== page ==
This is the first time I have said anything foolish.Convieniently enough for me I have just landed my first "career worthy" job out of college one month before my first payments on my student loans start to come due. I had been on defferment after graduation because I am/ have been completely broke. Now with some hard earned chash rolling in I have to figgure out how best to "pay the man" while still making as much money as possible. If anyone has advice it is gladly appreciated. (My investment goals are to create long term wealth and I have a very high risk appetite)I have 2 loans, Grad Plus (27K @ ~8%) and stafford (22k@ 6.8%). I have them both set to minimum payments right now and I plan to pay more per month (no peanalties on repayments of any size [thanks govornment?]). My company also offers 401k which I plan on front loading to maximum matched contribution and then not adding to it untill the next year. I know enough to pay down my grad plus loan first before i make more than the minimum on the stafford. I guess my main question is; my test portfolio that i started undergrad soph year has made ~9%YTD (no actual money in it because im poor remember), should I get into investing at all now or should I wait untill my loans are gone? Is there anything I should be considering that I didn't mention and am probably in the dark about?If there is something else I can answer which would be helpful please let me know.Thank you fools!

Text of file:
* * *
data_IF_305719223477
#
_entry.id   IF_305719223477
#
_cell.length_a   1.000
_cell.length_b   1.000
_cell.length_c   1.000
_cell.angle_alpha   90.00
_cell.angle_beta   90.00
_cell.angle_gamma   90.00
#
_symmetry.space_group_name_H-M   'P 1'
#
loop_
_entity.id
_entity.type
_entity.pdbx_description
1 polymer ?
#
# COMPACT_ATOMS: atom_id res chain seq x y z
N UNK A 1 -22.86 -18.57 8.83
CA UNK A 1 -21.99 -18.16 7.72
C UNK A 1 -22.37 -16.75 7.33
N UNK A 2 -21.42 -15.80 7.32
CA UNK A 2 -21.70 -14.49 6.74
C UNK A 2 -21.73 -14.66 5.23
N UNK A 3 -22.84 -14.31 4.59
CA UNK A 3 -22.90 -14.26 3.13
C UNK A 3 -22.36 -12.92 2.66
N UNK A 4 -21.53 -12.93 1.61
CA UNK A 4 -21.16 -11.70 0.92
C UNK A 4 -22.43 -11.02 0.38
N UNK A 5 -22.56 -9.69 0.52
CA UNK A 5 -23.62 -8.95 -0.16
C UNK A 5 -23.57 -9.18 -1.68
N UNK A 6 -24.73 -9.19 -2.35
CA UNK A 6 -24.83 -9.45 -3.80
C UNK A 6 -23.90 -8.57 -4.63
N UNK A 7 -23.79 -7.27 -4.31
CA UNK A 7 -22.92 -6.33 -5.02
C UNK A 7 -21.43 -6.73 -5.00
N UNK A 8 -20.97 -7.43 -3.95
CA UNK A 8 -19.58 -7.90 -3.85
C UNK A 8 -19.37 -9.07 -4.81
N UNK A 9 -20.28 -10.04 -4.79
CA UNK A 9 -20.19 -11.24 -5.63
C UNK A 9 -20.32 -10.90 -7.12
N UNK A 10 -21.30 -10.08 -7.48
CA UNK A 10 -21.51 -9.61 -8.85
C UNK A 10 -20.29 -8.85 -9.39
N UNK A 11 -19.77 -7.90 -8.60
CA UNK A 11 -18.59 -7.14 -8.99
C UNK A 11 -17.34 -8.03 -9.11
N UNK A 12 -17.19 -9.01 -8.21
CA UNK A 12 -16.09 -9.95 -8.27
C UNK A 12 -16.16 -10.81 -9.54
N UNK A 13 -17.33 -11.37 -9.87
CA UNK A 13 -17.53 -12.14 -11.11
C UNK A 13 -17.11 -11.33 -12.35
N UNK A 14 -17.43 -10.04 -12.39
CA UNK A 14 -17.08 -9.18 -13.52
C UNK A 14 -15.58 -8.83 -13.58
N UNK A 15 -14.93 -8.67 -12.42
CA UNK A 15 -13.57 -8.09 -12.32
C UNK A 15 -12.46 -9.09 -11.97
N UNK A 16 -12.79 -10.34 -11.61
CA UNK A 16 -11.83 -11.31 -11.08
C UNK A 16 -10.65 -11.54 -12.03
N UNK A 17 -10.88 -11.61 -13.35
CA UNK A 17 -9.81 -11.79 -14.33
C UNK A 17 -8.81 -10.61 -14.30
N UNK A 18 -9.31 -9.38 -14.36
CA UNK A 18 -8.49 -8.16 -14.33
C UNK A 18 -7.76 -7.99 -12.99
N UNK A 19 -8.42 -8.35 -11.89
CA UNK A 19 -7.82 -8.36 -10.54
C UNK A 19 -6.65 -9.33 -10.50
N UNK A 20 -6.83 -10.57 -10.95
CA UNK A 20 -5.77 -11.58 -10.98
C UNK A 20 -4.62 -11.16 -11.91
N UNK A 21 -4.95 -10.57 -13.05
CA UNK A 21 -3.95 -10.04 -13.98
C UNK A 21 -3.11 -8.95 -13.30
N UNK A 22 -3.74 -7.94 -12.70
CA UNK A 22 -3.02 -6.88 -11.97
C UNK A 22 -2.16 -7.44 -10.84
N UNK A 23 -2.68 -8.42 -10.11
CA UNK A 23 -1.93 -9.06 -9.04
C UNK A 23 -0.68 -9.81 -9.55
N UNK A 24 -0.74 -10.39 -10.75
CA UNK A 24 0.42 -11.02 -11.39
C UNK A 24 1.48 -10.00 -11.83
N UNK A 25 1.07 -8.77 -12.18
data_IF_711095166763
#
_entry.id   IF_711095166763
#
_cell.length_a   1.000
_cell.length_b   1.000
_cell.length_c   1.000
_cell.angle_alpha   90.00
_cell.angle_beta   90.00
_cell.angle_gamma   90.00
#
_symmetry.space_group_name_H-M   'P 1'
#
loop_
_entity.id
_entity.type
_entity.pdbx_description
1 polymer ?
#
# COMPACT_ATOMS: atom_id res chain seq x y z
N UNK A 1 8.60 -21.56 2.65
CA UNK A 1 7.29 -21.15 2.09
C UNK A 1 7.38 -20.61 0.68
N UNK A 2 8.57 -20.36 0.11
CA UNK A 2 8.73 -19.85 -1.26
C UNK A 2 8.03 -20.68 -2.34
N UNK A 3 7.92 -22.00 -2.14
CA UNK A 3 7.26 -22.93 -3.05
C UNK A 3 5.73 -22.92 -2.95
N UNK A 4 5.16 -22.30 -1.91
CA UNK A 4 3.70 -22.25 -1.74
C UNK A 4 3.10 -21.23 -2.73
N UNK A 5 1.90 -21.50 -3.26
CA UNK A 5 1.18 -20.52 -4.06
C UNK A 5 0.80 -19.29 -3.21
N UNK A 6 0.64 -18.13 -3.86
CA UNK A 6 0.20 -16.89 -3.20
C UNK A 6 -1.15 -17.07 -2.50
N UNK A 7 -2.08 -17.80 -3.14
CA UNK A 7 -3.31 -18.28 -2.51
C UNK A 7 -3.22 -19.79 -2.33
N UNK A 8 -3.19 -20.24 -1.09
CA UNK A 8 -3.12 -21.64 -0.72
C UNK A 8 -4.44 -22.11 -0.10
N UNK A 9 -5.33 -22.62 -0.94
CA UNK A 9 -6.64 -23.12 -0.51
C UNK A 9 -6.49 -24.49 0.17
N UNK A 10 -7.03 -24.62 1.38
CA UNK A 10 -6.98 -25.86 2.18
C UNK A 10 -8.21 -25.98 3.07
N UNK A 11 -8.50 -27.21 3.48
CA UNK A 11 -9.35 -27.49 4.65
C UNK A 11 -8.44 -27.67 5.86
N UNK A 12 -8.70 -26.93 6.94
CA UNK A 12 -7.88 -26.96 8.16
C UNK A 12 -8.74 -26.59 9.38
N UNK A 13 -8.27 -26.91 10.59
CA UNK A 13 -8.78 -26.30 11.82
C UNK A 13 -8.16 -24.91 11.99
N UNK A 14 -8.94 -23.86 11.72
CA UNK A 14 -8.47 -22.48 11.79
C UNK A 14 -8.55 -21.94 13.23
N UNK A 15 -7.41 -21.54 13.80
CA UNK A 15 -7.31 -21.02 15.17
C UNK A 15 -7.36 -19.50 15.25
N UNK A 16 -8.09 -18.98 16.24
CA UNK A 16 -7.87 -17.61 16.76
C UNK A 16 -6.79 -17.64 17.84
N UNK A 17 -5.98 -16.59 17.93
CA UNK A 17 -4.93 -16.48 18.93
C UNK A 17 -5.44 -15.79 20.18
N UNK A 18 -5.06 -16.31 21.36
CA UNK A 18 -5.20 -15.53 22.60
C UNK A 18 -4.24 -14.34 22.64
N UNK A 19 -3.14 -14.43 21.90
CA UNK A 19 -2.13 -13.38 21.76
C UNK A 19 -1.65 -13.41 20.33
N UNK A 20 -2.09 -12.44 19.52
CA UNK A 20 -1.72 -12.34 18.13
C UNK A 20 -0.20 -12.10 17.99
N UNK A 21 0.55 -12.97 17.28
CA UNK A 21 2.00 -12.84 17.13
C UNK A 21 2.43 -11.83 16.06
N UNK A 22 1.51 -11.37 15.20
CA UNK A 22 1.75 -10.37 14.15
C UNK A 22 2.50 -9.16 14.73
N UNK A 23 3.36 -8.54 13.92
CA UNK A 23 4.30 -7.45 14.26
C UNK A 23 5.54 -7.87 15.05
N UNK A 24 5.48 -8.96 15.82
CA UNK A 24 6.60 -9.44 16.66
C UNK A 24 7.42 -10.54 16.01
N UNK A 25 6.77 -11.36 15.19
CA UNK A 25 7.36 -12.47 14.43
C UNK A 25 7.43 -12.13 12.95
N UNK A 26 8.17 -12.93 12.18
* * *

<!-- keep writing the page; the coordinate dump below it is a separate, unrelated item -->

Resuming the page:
should I get into investing at all now or should I wait untill my loans are gone?Nothing wrong with getting your feet wet in the investing world now as long as you're meeting all your other financial obligations first. Your student loans are likely tax deductible so in my opinion there's no rush to pay those off right away. Just keep in mind that any money you use to pay off those loans has a guaranteed return (whatever interest you're saving by paying the balance down) while any money you invest in the market has a theoretical return. It hurts twice as much to lose money on an investment when that money could have paid down debt instead.Is there anything I should be considering that I didn't mention and am probably in the dark about?You mention that you have a very high risk appetite. Many people say that before they've experienced their first big loss. It hurts way more to lose 50% of the value of an investment than you think it will. You're young so that's the right time to do risky things but be careful not to over estimate your risk appetite. You'll find out what it really is sooner or later.